A Narcissist Will Ruin Your Holiday

Colleen Sheehy Orme

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Woman by Christmas treePhoto by Julia Volk from Pexels

I ended up in tears nearly every holiday. It's difficult not to when you are married to a diagnosed narcissist. I did everything I could to minimize the narcissistic unpredictability and chaos. But even when I planned ahead, got every single thing cooked, cleaned, and wrapped, it was impossible to avoid.

My husband figured out a way to ruin the joy.

It could be refusing me money to buy our children any Christmas gifts.

And when I figured out part-time work to do so, sitting smugly as they opened them and thanked their father. It could be ignoring our kid's pleas that at least one year we have lights in our yard. My husband didn't care about making them happy.

Because his greater need was to prove me wrong.

It could be waking up to no presents under the tree for me, even if it made our kids sad to see me get nothing. Or when I was bold enough to ask for something specific, being given something else instead. It could be going to bed and leaving me to retrieve enormously heavy things like foosball tables from our attic which almost took me out.

It could be refusing to pick up my aging uncle from his assisted living home while I am sick in bed needing an inhaler. He didn't care. Again, he was intent on being in control and proving me wrong.

I was making too big a fuss. I was making the season too busy. I was racing around. And I was because he was doing nothing. I was responsible for it all. The only thing he was agreeable about was buying a tree.

There are too many stories to tell.

And there were many exhausting negotiations.

A narcissist doesn't do anything they don't want to do.

I was forced to barter to get an outcome he disagreed with. When his family spent three holidays chipping in hundreds of dollars to buy their parent's large gifts, my husband said no. He was unyielding and would not reconsider. I promised if he would give his sister's money he wouldn't have to buy me any presents those years. He then relented.

Years later, he would withhold gifts or do next to nothing like a sport.

A narcissist who was no longer happy but angry.

Holidays transitioned from control to punishment. Because I told him I was lonely being married to him and unhappy. My husband had yet to be diagnosed with Narcissistic personality disorder. Therefore, I recognized his rigid disposition, coldness, and cruelty but they weren't constant. I didn't fully comprehend who I was dealing with.

Or why he habitually ruined birthdays and holidays.

I was, however, beginning to see a pattern.

As a covert narcissist, he was seemingly laid-back. Their passive-aggressive nature masks the true degree of their controlling personality. And day in and day out, our life wasn't unpleasant or chaotic. Yet I had learned to overcompensate. I would do as I did on the holidays, go out of my way or amend my own behavior and wants and needs to avoid conflict with him.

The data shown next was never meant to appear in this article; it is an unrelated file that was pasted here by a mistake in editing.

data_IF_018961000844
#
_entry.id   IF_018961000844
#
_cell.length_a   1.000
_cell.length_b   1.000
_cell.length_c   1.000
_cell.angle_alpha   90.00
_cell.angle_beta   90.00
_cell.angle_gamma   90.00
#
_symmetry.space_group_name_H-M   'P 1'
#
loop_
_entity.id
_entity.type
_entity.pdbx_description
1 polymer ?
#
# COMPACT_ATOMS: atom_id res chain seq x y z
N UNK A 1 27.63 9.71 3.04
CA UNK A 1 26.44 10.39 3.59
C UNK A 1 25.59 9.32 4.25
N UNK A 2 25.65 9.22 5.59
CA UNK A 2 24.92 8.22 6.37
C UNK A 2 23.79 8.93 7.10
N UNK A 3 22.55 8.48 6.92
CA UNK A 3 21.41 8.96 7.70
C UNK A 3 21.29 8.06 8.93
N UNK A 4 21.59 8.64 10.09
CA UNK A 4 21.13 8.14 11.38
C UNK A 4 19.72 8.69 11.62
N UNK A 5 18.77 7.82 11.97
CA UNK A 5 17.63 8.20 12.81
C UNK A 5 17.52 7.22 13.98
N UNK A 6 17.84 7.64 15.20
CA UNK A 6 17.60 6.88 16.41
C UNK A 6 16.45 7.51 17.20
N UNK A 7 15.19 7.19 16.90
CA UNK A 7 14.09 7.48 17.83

But the narcissist would come out to play multiple times a year.

This cycle is what helped me recognize the pattern. As long as I stayed out of his way things were fine. But if I needed something or decided something was important to me, all hell would break loose.

My husband used to say, "You're a big girl and I'm a big boy. I don't ask anything of you and you don't ask anything of me." But he was asking of me. He asked me to quit my job and work with him to grow the business, he paid the bills late so I took them over, etc. I can give many examples of how I ultimately came to take on responsibilities in his life and ours.

Narcissistic individuals leave a trail of tears where joy should fall. It's a troubling personality disorder. They consistently escalate around a season that should be consumed with happiness. Those who have experienced it ask themselves why?

The answer isn't complicated.

It's found in the mental health condition itself.

A true narcissist lacks empathy. They don't feel the pain of others. They live in an isolated reality. Their own hemisphere. The missing empathy prevents them from seeing outside their world and into the world of others. Hence, they don't care. A person with Narcissistic personality disorder manipulates to get what they want and to maintain control. Their inflated self-importance makes them believe they know how things should be done.

And they will punish anyone who goes against them.

The holidays involve a lot of variables. It's family, friends, and obligations the narcissist may not want to keep, expenses they may not want to incur, traditions they may disagree with. And too many commitments and responsibilities typically for one spouse to handle.

The narcissist does not do well with others telling them what to do.

The narcissist demands control and they have no interest in meeting anyone's needs.

Their mission is to prove you wrong.

Difficult to fathom, since I left little for him to do. I even took care of gifts and whatever responsibilities we had to his own family.

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Colleen Sheehy Orme is a National Relationship Columnist, freelance journalist, and former business columnist. She writes about love, relationships, and self-restoration.

Reston, VA
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